Senior Szn - Laetitia Haddad
College Is Coming...
The seasons are changing. Amid falling foliage and crisp autumn weather, a time of great transition approaches: the college process. Though the senior class has been thinking of college for a while, application deadlines blow in like a sudden cold front, brisk and uneasy. Early Action or Regular Decision, ACT or SAT, breakdown in tears or push through with lots of caffeine: these choices unravel before us as the days grow darker, earlier.
Amid this time of angst, try not to worry too much: you are not alone. Applying to college is a completely human process. And so, this article is dedicated to the very real stories of seniors conquering the college process in their own unique ways. Below, three seniors - Tori Carr, Max Vallerand-Parisi, and Joe Jafari - shed light on their experiences.
Stress is a common theme, recurring like a nightmare. Tori remarks that she is, “a little bit stressed out because I have so many deadlines at the same time.” Max agrees, but says that his anxiety stems from the fact that he “hasn’t started yet.” On the contrary, Joe is a bit more of an optimist. He states that he is “more stressed about results, and less about actually applying.”
Balancing homework and applications is a tough task, and as the first semester of senior year is punctuated by college deadlines, pressure is always lurking. Tori notes that her earliest deadline was on “October 15th. Technically, it wasn’t due until later because the Common App crashed and they extended it.” The Common Application, quite literally a “common application” for a variety of colleges and universities, was created in 1975. It consolidates background, family, and testing questions into one profile and lets students easily access the abundant supplemental essays they must complete alongside their main personal statement. Max enlightens us with a pro-tip about applying to college: “don’t procrastinate doing your applications!” Tori recommends writing the common application essay over the summer to deter procrastination from taking on a snowball effect: building up, gaining speed, and destroying everything in its path.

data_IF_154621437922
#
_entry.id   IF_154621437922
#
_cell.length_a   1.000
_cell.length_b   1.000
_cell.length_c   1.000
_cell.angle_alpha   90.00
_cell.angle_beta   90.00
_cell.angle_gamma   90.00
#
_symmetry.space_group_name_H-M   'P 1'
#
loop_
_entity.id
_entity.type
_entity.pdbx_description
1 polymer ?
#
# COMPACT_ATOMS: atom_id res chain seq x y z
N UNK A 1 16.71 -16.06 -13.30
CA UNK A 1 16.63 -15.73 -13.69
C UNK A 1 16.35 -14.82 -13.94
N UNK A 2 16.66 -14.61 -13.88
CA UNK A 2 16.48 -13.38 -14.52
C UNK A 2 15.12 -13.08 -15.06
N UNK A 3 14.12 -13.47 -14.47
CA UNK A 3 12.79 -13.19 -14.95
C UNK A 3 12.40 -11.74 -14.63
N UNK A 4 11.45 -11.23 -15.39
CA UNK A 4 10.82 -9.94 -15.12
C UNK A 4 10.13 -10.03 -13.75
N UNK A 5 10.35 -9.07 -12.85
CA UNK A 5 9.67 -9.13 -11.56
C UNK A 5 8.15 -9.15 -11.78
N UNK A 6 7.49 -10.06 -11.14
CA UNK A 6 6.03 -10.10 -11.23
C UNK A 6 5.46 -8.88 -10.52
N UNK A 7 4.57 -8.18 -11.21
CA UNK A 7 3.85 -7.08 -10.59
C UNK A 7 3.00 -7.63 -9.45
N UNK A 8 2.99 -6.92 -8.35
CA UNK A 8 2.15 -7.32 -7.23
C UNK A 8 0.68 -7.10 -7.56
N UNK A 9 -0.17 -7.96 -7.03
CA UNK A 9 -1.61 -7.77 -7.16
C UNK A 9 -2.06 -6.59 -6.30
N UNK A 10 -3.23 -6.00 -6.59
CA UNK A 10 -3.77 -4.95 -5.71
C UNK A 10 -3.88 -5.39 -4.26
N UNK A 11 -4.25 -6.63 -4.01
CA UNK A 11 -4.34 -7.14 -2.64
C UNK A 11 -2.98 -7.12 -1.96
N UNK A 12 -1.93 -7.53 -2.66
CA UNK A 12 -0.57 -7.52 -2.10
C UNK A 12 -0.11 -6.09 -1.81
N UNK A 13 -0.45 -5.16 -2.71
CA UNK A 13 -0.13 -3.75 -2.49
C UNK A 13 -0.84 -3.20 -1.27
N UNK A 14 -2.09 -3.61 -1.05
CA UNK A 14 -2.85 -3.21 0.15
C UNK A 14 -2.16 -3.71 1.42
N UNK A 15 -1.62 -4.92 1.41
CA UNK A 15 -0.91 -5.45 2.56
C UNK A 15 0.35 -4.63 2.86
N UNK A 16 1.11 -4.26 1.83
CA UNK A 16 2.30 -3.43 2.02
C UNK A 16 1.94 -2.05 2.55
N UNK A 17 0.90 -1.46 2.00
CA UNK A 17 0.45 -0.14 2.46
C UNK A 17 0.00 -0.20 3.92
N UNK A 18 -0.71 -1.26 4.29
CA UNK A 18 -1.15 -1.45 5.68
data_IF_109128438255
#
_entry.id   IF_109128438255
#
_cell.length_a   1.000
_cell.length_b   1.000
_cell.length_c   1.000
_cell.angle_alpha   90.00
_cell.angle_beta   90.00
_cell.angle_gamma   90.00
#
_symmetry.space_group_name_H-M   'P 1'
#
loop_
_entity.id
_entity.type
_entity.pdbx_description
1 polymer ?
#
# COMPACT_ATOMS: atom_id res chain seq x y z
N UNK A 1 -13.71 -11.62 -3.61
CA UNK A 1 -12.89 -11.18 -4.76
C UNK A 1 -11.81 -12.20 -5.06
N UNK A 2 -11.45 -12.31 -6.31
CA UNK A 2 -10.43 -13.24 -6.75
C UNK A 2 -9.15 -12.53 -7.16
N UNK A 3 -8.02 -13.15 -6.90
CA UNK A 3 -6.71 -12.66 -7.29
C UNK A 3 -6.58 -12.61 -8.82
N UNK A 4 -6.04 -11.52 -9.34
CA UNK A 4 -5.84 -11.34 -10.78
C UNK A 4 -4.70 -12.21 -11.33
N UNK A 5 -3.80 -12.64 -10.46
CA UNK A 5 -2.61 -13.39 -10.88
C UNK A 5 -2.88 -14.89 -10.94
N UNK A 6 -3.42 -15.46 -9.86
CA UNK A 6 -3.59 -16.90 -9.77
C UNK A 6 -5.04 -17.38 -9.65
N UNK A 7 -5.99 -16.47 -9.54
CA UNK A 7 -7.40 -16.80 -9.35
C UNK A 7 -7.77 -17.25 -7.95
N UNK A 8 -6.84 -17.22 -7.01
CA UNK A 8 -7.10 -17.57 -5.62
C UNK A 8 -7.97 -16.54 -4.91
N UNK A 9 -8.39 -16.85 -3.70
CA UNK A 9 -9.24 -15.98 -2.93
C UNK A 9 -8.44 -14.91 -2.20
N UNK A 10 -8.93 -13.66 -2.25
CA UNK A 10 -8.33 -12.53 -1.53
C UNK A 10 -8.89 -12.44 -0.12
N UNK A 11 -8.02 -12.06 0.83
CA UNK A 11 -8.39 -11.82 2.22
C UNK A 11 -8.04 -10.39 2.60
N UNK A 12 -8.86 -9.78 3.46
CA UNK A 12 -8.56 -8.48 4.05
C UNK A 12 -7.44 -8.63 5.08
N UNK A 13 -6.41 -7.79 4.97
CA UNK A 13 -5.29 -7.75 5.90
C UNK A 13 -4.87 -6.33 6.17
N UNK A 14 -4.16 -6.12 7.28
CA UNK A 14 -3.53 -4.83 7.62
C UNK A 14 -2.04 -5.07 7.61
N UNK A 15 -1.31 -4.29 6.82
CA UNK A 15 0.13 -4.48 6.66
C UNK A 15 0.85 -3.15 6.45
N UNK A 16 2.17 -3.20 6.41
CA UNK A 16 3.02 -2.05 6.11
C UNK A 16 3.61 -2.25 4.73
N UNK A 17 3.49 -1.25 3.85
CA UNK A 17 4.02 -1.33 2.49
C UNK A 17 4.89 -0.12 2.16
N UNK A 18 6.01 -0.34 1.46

“Standardized testing” is a phrase that, when announced in a room of teenagers, has the same effect as screaming “fire” in a crowd: there is widespread emotional chaos. Despite this, a strange affiliation is aquired for whichever test a student has taken over and over again, either the SAT, or the ACT - one of these tests becomes the lesser of two evils. Of the three seniors interviewed, all of them took and preferred the SAT. This follows the nationwide norm, as over 7.8 million students took the SAT during the 2017-2018 school year. To contrast, only about 2.08 million students sat for the ACT in that timeframe. Though both are standardized tests, the SAT and ACT differ slightly with regards to the knowledge they examine. For example, the SAT has Math, English, and Reading sections, and the ACT has an added Science section.
Seniors have a sense of solidarity with one another, as there is a lot to complain about when applying to college. Tori tries to talk to her parents, but “they applied to college a long time ago… so they don’t really understand. I rant to my friends because they do understand.” Max finds himself in the same boat, and says that, “when I vent about applications, my parents yell at me.. my friends are like, same.” To cope with stress, Joe remarks that seniors should “talk about it… don’t keep it in.” On top of vocalizing his stress to his friends and family members, Max notes that he finds solace in “playing ping pong in the senior lounge.” Tori faces her work head on like a realist. She states that she likes to do her “homework first… I like to focus on the imminent problems I have. I’ll do all my homework assignments first and save all of my college stuff for last.”
Hopefully, being accepted into a first choice college is what will make this frenzy of applications worthwhile. Both Max and Tori say that they are most excited about getting into college and taking the next steps in their academic careers. The notion of starting fresh and being “self-dependent”, as Joe states, is a good part of this big, somewhat chaotic change. For Tori, “the idea of being able to plan my life and make my future life decisions is super fun”, and she is happy to seek out new experiences and explore different places. At the end of the long, bitter stretch of fall and winter blooms the promise of something invigorating, fresh, and new: a college acceptance.